The house of hades, p.26
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       The House of Hades, p.26

         Part #4 of The Heroes of Olympus series by Rick Riordan
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Page 26


  But Hazel couldn’t forget that Jason had been Hera’s first move in the war against the giants. The Queen of Olympus had dropped Jason into Camp Half-Blood, which had started this entire chain of events to stop Gaea. Why Jason first? Something told Hazel he was the linchpin. Jason would be the final play, too.

  To storm or fire the world must fall. That’s what the prophecy said. As much as Hazel feared fire, she feared storms more. Jason Grace could cause some pretty huge storms.

  She glanced up and saw the rim of the cliff only a few yards above her.

  She reached the top, breathless and sweaty. A long sloping valley marched inland, dotted with scraggly olive trees and limestone boulders. There were no signs of civilization.

  Hazel’s legs trembled from the climb. Gale seemed anxious to explore. The weasel barked and farted and scampered into the nearest bushes. Far below, the Argo II looked like a toy boat in the channel. Hazel didn’t understand how anyone could shoot an arrow accurately from this high up, accounting for the wind and the glare of the sun off the water. At the mouth of the inlet, the massive shape of the turtle’s shell glinted like a burnished coin.

  Jason joined her at the top, looking no worse for the climb.

  He started to say, “Where—”

  “Here!” said a voice.

  Hazel flinched. Only ten feet away, a man had appeared, a bow and quiver over his shoulder and two old-fashioned flintlock dueling pistols in his hands. He wore high leather boots, leather breeches, and a pirate-style shirt. His curly black hair looked like a little kid’s do and his sparkly green eyes were friendly enough, but a red bandana covered the lower half of his face.

  “Welcome!” the bandit cried, pointing his guns at them. “Your money or your life!”

  Hazel was certain that he hadn’t been there a second ago. He’d simply materialized, as if he’d stepped out from behind an invisible curtain.

  “Who are you?” Hazel asked.

  The bandit laughed. “Sciron, of course!”

  “Chiron?” Jason asked. “Like the centaur?”

  The bandit rolled his eyes. “Sky-ron, my friend. Son of Poseidon! Thief extraordinaire! All-around awesome guy! But that’s not important. I’m not seeing any valuables!” he cried, as if this were excellent news. “I guess that means you want to die?”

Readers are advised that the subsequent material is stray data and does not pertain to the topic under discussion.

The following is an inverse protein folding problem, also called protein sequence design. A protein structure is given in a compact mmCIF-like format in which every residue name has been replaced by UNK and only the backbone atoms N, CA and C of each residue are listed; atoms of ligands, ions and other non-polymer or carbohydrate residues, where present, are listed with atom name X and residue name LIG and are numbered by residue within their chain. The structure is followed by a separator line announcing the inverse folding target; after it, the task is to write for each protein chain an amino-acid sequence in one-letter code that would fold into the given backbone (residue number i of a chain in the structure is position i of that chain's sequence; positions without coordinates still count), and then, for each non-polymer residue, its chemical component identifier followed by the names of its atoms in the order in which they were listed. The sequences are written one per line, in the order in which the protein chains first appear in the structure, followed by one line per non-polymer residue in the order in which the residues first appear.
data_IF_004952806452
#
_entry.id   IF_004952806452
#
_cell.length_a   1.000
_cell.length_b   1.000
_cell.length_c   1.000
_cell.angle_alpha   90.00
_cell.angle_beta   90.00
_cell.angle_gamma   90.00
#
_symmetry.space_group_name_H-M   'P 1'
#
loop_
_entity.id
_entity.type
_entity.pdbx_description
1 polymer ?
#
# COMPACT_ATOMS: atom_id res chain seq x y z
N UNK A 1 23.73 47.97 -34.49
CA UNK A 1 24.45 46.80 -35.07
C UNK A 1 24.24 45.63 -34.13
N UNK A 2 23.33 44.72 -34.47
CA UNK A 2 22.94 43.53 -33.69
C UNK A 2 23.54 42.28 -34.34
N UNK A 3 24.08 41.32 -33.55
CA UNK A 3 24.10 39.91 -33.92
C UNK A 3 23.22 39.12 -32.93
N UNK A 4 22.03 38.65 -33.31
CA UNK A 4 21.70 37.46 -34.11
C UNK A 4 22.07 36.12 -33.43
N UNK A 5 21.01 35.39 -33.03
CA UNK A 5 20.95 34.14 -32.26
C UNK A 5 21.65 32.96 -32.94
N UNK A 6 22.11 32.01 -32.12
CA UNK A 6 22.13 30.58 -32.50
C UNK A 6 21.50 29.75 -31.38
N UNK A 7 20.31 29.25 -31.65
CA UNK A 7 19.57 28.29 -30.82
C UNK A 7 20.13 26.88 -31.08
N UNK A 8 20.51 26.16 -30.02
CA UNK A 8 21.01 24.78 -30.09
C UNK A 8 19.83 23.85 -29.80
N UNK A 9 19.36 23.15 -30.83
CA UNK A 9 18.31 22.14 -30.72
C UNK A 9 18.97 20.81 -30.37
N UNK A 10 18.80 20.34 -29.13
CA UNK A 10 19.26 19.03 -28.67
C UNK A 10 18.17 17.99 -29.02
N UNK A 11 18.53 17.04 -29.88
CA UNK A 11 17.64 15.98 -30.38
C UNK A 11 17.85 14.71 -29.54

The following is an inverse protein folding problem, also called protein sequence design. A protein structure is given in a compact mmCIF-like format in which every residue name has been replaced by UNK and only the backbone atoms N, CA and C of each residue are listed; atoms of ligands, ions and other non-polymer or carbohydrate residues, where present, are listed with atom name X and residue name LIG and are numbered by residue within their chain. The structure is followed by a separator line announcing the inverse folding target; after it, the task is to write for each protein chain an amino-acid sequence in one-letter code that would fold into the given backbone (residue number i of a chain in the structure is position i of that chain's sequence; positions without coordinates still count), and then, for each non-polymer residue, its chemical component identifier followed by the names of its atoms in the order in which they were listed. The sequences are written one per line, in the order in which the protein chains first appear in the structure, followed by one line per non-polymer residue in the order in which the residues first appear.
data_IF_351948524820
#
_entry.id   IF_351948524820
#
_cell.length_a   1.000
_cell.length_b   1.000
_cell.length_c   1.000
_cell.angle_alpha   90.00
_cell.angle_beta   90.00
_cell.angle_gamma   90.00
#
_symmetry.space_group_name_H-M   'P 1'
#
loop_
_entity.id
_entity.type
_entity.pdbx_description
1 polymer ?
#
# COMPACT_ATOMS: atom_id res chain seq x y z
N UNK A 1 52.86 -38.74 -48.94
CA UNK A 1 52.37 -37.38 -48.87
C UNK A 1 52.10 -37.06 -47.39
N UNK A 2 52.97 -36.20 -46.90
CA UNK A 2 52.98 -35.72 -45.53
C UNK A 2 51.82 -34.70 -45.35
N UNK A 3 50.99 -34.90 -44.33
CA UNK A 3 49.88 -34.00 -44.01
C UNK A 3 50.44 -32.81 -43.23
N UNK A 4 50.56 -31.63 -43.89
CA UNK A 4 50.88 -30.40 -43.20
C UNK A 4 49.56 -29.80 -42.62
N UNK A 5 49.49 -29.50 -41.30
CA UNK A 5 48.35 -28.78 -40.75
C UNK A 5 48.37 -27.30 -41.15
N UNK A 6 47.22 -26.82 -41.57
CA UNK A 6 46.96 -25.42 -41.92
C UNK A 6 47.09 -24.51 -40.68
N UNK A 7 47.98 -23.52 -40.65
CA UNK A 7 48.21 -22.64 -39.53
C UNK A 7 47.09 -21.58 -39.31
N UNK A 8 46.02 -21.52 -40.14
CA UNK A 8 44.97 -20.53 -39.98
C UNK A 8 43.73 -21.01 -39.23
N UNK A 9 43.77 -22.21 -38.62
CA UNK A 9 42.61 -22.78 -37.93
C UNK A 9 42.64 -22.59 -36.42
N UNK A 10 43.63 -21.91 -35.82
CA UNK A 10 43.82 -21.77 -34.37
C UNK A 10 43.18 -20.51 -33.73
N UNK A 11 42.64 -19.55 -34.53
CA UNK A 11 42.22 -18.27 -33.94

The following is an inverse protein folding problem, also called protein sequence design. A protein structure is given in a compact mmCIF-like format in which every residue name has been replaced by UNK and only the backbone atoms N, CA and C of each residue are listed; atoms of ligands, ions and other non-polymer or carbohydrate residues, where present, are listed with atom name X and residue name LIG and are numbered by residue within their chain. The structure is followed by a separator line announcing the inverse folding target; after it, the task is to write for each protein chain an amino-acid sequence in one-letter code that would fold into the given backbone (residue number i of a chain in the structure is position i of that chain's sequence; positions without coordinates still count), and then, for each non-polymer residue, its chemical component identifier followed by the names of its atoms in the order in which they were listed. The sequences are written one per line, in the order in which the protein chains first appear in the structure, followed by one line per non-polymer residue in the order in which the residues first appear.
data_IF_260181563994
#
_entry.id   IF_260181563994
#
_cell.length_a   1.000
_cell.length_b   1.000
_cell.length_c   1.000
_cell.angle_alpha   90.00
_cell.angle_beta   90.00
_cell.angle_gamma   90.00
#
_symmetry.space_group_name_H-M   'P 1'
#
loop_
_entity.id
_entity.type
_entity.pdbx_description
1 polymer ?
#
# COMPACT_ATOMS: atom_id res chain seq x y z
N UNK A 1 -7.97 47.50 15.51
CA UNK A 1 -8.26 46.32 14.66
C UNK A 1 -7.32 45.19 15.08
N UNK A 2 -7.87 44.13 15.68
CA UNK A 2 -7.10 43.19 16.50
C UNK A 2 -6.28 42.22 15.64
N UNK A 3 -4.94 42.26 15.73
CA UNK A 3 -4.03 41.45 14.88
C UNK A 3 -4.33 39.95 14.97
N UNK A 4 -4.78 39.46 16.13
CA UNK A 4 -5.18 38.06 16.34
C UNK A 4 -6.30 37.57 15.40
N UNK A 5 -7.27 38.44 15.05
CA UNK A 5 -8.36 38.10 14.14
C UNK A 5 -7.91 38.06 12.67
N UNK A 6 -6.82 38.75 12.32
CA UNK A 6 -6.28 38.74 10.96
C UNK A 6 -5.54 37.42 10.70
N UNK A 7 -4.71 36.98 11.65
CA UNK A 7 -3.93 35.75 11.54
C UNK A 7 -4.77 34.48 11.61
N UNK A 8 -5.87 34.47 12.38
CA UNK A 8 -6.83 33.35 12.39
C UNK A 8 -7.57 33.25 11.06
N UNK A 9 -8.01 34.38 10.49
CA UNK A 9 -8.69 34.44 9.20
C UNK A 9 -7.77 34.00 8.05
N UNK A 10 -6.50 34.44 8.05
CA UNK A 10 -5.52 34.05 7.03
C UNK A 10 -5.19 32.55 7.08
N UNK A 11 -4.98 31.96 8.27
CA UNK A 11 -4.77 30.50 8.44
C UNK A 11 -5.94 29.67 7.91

“Wait,” Hazel said. “We’ve got valuables. But if we give them up, how can we be sure you’ll let us go?”

  “Oh, they always ask that,” Sciron said. “I promise you, on the River Styx, that as soon as you surrender what I want, I will not shoot you. I will send you right back down that cliff. ”

  Hazel gave Jason a wary look. River Styx or no, the way Sciron phrased his promise didn’t reassure her.

  “What if we fought you?” Jason asked. “You can’t attack us and hold our ship hostage at the same—”


  It happened so fast, Hazel’s brain needed a moment to catch up.

  Smoke curled from the side of Jason’s head. Just above his left ear, a groove cut through his hair like a racing stripe. One of Sciron’s flintlocks was still pointed at his face. The other flintlock was pointed down, over the side of the cliff, as if Sciron’s second shot had been fired at the Argo II.

  Hazel choked from delayed shock. “What did you do?”

  “Oh, don’t worry!” Sciron laughed. “If you could see that far—which you can’t—you’d see a hole in the deck between the shoes of the big young man, the one with the bow. ”


  Sciron shrugged. “If you say so. That was just a demonstration. I’m afraid it could have been much more serious. ”

  He spun his flintlocks. The hammers reset, and Hazel had a feeling the guns had just magically reloaded.

  Sciron waggled his eyebrows at Jason. “So! To answer your question—yes, I can attack you and hold your ship hostage at the same time. Celestial bronze ammunition. Quite deadly to demigods. You two would die first—bang, bang. Then I could take my time picking off your friends on that ship. Target practice is so much more fun with live targets running around screaming!”

  Jason touched the new furrow that the bullet had plowed through his hair. For once, he didn’t look very confident.

  Hazel’s ankles wobbled. Frank was the best shot she knew with a bow, but this bandit Sciron was inhumanly good.

  “You’re a son of Poseidon?” she managed. “I would’ve thought Apollo, the way you shoot. ”

  The smile lines deepened around his eyes. “Why, thank you! It’s just from practice, though. The giant turtle—that’s due to my parentage. You can’t go around taming giant turtles without being a son of Poseidon! I could overwhelm your ship with a tidal wave, of course, but it’s terribly difficult work. Not nearly as fun as ambushing and shooting people. ”

  Hazel tried to collect her thoughts, stall for time, but it was difficult while staring down the smoking barrels of those flintlocks. “Uh…what’s the bandana for?”

  “So no one recognizes me!” Sciron said.

  “But you introduced yourself,” Jason said. “You’re Sciron. ”

  The bandit’s eyes widened. “How did you— Oh. Yes, I suppose I did. ” He lowered one flintlock and scratched the side of his head with the other. “Terribly sloppy of me. Sorry. I’m afraid I’m a little rusty. Back from the dead, and all that. Let me try again. ”